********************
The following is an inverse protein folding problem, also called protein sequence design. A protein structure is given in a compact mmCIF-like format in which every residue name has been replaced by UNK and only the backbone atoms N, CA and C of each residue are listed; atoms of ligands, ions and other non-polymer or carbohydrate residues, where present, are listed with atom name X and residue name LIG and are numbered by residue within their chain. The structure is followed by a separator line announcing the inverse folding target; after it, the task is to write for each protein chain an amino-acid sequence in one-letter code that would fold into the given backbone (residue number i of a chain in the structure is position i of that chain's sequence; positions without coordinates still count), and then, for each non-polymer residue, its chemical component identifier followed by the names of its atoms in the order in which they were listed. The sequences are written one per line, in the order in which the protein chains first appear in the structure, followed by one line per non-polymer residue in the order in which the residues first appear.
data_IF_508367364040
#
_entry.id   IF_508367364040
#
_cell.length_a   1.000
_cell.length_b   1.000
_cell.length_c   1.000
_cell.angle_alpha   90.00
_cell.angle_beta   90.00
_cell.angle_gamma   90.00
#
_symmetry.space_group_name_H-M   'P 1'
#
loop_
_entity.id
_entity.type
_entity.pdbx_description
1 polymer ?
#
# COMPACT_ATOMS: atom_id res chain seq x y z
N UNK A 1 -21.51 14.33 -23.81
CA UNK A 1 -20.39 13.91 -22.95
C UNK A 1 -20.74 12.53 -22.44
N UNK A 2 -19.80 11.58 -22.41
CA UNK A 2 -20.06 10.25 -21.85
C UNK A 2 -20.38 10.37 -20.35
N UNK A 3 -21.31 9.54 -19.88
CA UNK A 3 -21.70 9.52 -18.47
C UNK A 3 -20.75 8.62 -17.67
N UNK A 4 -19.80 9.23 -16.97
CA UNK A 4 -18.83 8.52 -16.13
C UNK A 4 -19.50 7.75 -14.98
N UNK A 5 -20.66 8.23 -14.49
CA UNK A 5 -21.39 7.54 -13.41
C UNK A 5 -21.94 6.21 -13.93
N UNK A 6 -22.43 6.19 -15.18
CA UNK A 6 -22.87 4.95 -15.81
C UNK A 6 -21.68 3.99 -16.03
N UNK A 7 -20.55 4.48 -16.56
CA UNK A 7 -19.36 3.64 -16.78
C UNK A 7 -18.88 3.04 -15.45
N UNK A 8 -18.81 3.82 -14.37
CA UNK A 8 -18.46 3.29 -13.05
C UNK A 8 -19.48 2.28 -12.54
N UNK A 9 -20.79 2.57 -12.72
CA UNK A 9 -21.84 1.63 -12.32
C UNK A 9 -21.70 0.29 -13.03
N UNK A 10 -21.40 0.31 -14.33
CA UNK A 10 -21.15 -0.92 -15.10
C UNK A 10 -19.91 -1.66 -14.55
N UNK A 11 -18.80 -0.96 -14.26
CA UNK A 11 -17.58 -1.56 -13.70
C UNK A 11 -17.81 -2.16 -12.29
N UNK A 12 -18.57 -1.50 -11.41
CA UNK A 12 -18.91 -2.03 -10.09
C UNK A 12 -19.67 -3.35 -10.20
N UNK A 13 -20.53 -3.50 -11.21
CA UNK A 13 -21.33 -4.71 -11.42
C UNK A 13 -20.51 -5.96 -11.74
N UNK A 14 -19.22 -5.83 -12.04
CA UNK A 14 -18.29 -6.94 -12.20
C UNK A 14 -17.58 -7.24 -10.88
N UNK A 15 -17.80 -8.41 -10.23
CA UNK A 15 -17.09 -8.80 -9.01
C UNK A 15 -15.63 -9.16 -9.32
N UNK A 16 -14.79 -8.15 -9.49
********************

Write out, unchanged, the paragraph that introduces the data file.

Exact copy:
The following is an inverse protein folding problem, also called protein sequence design. A protein structure is given in a compact mmCIF-like format in which every residue name has been replaced by UNK and only the backbone atoms N, CA and C of each residue are listed; atoms of ligands, ions and other non-polymer or carbohydrate residues, where present, are listed with atom name X and residue name LIG and are numbered by residue within their chain. The structure is followed by a separator line announcing the inverse folding target; after it, the task is to write for each protein chain an amino-acid sequence in one-letter code that would fold into the given backbone (residue number i of a chain in the structure is position i of that chain's sequence; positions without coordinates still count), and then, for each non-polymer residue, its chemical component identifier followed by the names of its atoms in the order in which they were listed. The sequences are written one per line, in the order in which the protein chains first appear in the structure, followed by one line per non-polymer residue in the order in which the residues first appear.